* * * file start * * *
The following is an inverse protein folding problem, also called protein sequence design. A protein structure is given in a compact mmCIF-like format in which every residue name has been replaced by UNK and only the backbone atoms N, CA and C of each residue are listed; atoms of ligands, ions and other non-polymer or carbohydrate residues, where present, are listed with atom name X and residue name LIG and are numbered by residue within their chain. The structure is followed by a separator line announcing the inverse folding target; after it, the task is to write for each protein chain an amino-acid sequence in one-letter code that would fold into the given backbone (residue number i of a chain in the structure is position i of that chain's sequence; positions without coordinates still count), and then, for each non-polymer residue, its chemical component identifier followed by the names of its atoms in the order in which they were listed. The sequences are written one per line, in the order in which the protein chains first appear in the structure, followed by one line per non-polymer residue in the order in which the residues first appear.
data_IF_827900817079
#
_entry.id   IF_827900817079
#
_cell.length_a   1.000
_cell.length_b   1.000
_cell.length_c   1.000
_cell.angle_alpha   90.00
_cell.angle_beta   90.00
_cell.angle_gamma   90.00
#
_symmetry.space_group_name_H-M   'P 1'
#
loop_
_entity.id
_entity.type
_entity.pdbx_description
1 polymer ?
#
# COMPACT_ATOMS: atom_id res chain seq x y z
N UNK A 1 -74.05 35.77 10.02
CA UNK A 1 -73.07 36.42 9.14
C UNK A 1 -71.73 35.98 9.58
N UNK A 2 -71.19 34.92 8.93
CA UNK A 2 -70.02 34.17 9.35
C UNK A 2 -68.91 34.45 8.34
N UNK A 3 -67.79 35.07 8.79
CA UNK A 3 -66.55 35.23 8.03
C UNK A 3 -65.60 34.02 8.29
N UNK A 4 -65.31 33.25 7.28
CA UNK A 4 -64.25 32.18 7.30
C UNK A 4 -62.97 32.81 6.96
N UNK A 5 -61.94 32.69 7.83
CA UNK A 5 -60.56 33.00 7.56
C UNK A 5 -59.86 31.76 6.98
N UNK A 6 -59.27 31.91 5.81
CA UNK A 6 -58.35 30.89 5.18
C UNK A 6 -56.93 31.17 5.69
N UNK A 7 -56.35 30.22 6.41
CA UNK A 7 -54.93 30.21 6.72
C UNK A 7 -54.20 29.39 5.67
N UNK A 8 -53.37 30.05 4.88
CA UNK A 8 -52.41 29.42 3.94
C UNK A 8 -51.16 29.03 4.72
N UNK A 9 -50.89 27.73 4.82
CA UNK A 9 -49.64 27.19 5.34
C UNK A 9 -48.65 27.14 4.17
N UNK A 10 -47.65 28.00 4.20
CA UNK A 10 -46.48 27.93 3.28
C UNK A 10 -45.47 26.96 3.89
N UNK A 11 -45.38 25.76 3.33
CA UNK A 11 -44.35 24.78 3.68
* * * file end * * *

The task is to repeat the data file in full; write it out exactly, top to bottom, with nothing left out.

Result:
The following is an inverse protein folding problem, also called protein sequence design. A protein structure is given in a compact mmCIF-like format in which every residue name has been replaced by UNK and only the backbone atoms N, CA and C of each residue are listed; atoms of ligands, ions and other non-polymer or carbohydrate residues, where present, are listed with atom name X and residue name LIG and are numbered by residue within their chain. The structure is followed by a separator line announcing the inverse folding target; after it, the task is to write for each protein chain an amino-acid sequence in one-letter code that would fold into the given backbone (residue number i of a chain in the structure is position i of that chain's sequence; positions without coordinates still count), and then, for each non-polymer residue, its chemical component identifier followed by the names of its atoms in the order in which they were listed. The sequences are written one per line, in the order in which the protein chains first appear in the structure, followed by one line per non-polymer residue in the order in which the residues first appear.
data_IF_827900817079
#
_entry.id   IF_827900817079
#
_cell.length_a   1.000
_cell.length_b   1.000
_cell.length_c   1.000
_cell.angle_alpha   90.00
_cell.angle_beta   90.00
_cell.angle_gamma   90.00
#
_symmetry.space_group_name_H-M   'P 1'
#
loop_
_entity.id
_entity.type
_entity.pdbx_description
1 polymer ?
#
# COMPACT_ATOMS: atom_id res chain seq x y z
N UNK A 1 -74.05 35.77 10.02
CA UNK A 1 -73.07 36.42 9.14
C UNK A 1 -71.73 35.98 9.58
N UNK A 2 -71.19 34.92 8.93
CA UNK A 2 -70.02 34.17 9.35
C UNK A 2 -68.91 34.45 8.34
N UNK A 3 -67.79 35.07 8.79
CA UNK A 3 -66.55 35.23 8.03
C UNK A 3 -65.60 34.02 8.29
N UNK A 4 -65.31 33.25 7.28
CA UNK A 4 -64.25 32.18 7.30
C UNK A 4 -62.97 32.81 6.96
N UNK A 5 -61.94 32.69 7.83
CA UNK A 5 -60.56 33.00 7.56
C UNK A 5 -59.86 31.76 6.98
N UNK A 6 -59.27 31.91 5.81
CA UNK A 6 -58.35 30.89 5.18
C UNK A 6 -56.93 31.17 5.69
N UNK A 7 -56.35 30.22 6.41
CA UNK A 7 -54.93 30.21 6.72
C UNK A 7 -54.20 29.39 5.67
N UNK A 8 -53.37 30.05 4.88
CA UNK A 8 -52.41 29.42 3.94
C UNK A 8 -51.16 29.03 4.72
N UNK A 9 -50.89 27.73 4.82
CA UNK A 9 -49.64 27.19 5.34
C UNK A 9 -48.65 27.14 4.17
N UNK A 10 -47.65 28.00 4.20
CA UNK A 10 -46.48 27.93 3.28
C UNK A 10 -45.47 26.96 3.89
N UNK A 11 -45.38 25.76 3.33
CA UNK A 11 -44.35 24.78 3.68